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I wrote about the proposed horse slaughter ban in the Summer 2003 issue of The Draft Horse Journal. Since then much has happened. On September 7, 2006, the United States House of Representatives voted 263-146, to ban the slaughter of horses for human consumption by passing the “American Slaughter Prevention Act” (H.R. 503). Passage by the House of Representatives does not make the bill law-at least not yet.
The bill must go to the Senate of the United States where it will be placed in the Energy and Natural Resource Committee for consideration and vote. The bill must be approved by the Committee before it can be placed on the floor of the Senate for a vote. There is a busy and considerable agenda in the United States Senate and the thought is the lawmakers will not have time to address this bill until after the November 7 election. The bill in the Senate is referred to as Senate bill 1915 (S. 1915).
A brief review of some important facts before proceeding: About 90,000 unwanted or unusable horses are slaughtered each year in three major facilities in the United States. The meat is shipped to Europe and Asia. The export value of the meat for human consumption abroad was valued at approximately $26 million in 2005. With the above considerations in mind, it is important to consider the economic impact of such a ban.
Proponents and opponents of the bill are lining up and are very vocal. The latest celebrity to join the fray is Bo Derek (star of the 1979 movie “Ten”). Bo Derek, along with Christie Brinkley, Whoopie Goldberg and others have joined forces with the Society for Animal Protection Legislation and are meeting with lawmakers concerning the issue. In 2002, Derek wrote her autobiography and titled it Riding Lessons: Everything That Matters In Life I Learned From Horses. Derek takes the position that horses deserve a respectful death and burial. When used for slaughter purposes, horses are shot with a stun gun, a practice proponents claim is cruel.
However, former Congressman, Charles Stenholm, a lobbyist for the horse meat industry, disagrees. Stenholm told The Washington Post, “with all due sincerity to the na•vet’ of Bo Derek, it is a horse welfare issue. Somebody has to take care of unwanted horses. There are just not enough people who want to adopt horses.” In other words, the ban will cause horses to be abandoned and/or neglected. Allowing a horse to live in pain or starve, a probable consequence of the ban, is far less humane than euthanasia and processing.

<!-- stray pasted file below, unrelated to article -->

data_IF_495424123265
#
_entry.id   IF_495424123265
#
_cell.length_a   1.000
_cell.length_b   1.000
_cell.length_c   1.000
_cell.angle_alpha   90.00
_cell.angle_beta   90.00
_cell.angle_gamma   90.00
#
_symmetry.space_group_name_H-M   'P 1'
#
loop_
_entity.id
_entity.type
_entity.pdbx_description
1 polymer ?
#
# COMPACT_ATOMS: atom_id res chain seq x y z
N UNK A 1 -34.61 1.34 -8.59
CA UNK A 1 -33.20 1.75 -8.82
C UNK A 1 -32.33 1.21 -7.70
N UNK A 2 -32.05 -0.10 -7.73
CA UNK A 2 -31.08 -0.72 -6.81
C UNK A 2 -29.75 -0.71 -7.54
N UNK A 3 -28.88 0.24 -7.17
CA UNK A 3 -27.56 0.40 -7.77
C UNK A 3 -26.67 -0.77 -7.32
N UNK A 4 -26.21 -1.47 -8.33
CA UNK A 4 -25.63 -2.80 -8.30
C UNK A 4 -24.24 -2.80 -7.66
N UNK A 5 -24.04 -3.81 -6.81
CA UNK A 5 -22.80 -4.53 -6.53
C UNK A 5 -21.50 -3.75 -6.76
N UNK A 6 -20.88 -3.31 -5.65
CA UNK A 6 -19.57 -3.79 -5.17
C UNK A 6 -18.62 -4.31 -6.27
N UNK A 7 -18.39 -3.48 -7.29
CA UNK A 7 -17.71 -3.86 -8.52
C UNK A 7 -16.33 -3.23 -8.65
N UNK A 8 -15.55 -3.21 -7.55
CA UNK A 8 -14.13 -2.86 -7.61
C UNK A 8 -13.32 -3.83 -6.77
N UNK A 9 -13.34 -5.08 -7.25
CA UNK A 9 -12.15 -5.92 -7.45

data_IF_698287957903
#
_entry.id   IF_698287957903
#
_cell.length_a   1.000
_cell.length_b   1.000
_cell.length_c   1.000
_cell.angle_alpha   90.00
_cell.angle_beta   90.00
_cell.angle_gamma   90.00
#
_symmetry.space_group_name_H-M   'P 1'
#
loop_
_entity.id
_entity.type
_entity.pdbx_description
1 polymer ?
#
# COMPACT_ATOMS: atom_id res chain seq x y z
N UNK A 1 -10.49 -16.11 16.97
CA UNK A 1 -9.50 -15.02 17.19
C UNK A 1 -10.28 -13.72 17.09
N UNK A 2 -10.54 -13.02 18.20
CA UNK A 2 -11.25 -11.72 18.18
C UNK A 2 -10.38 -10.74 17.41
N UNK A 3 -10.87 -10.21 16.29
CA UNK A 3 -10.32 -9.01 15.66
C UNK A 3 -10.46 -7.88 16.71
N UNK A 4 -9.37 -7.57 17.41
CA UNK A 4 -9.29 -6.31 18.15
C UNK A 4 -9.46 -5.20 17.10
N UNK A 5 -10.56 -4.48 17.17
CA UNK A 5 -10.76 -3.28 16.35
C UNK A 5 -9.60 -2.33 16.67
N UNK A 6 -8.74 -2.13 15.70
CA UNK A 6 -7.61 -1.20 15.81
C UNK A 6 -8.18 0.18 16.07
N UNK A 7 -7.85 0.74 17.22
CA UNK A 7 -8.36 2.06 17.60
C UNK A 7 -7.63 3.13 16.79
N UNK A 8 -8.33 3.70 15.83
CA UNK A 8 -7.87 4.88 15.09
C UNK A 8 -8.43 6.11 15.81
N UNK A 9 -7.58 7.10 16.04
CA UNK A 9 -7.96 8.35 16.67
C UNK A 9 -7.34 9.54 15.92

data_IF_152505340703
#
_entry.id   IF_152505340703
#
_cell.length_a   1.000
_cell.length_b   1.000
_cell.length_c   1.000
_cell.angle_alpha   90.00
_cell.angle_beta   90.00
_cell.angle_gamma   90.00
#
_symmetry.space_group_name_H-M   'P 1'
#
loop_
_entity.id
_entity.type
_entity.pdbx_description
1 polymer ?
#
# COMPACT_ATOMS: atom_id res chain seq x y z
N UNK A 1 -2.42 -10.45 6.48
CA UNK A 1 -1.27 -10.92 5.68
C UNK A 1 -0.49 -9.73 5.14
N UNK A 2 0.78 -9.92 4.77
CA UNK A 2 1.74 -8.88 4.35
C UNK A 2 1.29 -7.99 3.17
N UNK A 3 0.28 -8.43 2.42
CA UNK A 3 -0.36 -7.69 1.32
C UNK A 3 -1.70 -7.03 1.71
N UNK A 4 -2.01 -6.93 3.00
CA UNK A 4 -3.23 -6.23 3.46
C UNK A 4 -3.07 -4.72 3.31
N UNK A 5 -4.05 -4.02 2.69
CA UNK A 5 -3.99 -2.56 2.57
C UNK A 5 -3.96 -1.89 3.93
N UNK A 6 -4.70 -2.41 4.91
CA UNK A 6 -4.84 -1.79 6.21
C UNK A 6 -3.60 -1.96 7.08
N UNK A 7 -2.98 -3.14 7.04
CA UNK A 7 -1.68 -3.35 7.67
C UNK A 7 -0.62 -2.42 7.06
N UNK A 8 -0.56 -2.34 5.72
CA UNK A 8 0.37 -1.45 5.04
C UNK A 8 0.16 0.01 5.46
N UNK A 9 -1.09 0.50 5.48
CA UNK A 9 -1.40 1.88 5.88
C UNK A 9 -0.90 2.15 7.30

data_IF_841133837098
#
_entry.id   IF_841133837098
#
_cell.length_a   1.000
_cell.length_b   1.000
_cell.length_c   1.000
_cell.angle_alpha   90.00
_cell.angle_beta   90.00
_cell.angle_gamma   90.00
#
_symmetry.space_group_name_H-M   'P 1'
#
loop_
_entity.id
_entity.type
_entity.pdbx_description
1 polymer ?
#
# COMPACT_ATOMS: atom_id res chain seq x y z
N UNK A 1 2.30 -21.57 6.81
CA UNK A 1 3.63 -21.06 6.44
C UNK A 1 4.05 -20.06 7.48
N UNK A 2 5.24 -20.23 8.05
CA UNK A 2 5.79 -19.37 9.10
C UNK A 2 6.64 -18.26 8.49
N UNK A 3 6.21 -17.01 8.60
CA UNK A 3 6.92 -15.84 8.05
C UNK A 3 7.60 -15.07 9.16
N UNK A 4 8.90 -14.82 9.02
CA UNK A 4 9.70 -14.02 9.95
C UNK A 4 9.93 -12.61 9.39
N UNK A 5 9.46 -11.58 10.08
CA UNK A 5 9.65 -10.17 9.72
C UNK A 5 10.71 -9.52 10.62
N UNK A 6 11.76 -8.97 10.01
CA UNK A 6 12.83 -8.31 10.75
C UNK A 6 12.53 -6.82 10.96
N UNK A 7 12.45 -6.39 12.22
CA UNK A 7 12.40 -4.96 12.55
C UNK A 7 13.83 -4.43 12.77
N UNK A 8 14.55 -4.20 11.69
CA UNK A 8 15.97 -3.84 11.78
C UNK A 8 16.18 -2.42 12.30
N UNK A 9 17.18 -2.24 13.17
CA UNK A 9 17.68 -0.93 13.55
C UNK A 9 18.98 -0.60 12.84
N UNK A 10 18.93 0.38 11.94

The United States Department of Agriculture, through its Secretary, Michael Johanns, opposed the bill contending that individuals would find “other ways” of moving these animals without knowledge of APHIS (Animal and Plant Health Inspection Service); thereby believing that passage of the bill could result in a reduction of the humane treatment of horses. In addition, the National Cattlemen’s Beef Association, The American Quarter Horse Association and The Horse Welfare Council are all opposed to the bill. In a statement released by The American Quarter Horse Association, the Association criticized the fact that the bill does not have any oversight measures or guidelines for equine rescue operations, nor does the bill adequately consider the cost of such operations.
Most impressively, The Animal Welfare Council, Inc., Colorado Springs, Colorado, has just published a report entitled “The Unintended Consequences of a Ban on the Humane Slaughter (Processing) of Horses in the United States.” This well-researched article written by nine experts in the field can be found at www.animalwelfarecouncil.org. The article is filled with footnotes and research and concludes that the economic impact of such a ban is substantial. The paper makes certain conclusions and discusses consequences concerning a ban on horse slaughter for human consumption in the United States.
First and foremost, the paper indicates a consequence of such a ban is a large increase in the number of abandoned and unwanted horses. The paper reveals that animal rescue facilities are filled and that any such ban will only overburden these facilities. Further, no funding has been allocated to manage the increase of horses which would be admitted to such facilities. The cost of maintaining these unwanted horses could conservatively be $200 million or more. Who is to pay the costs?
Further, the export value of the meat was approximately $26 million in 2005. A ban on horse slaughter would eliminate these animal revenues. The paper further states that the option of getting rid of equine carcasses is becoming more and more difficult. The conclusion of the study is that a ban on horse slaughter could cause detrimental economic consequences which cannot be ignored.
Finally, the ban on horse slaughter creates a very dangerous precedent. Such a ban clearly interferes with an owner or producers’ right to manage his or her livestock according to accepted agricultural practices. The disturbing aspect of the proposed ban is that it is based on subjectiveness and emotion and is not based on food safety or public health. Any time there is a ban for reasons other than food safety or public health, a dangerous precedent is set. Will the banning of beef for slaughter be next since meat creates cholesterol which creates health problems? The precedent is clearly disturbing.
It is important that you contact your United States senator and express your opinion on this very important matter.
Ken is a practicing attorney in Myerstown, Pennsylvania, where a good bit of his practice involves negligence cases. Ken and his wife, Karen, own Sunny Hill Farm Belgians, and they have been exhibiting their six horse hitch for the past few years at most major shows in the east.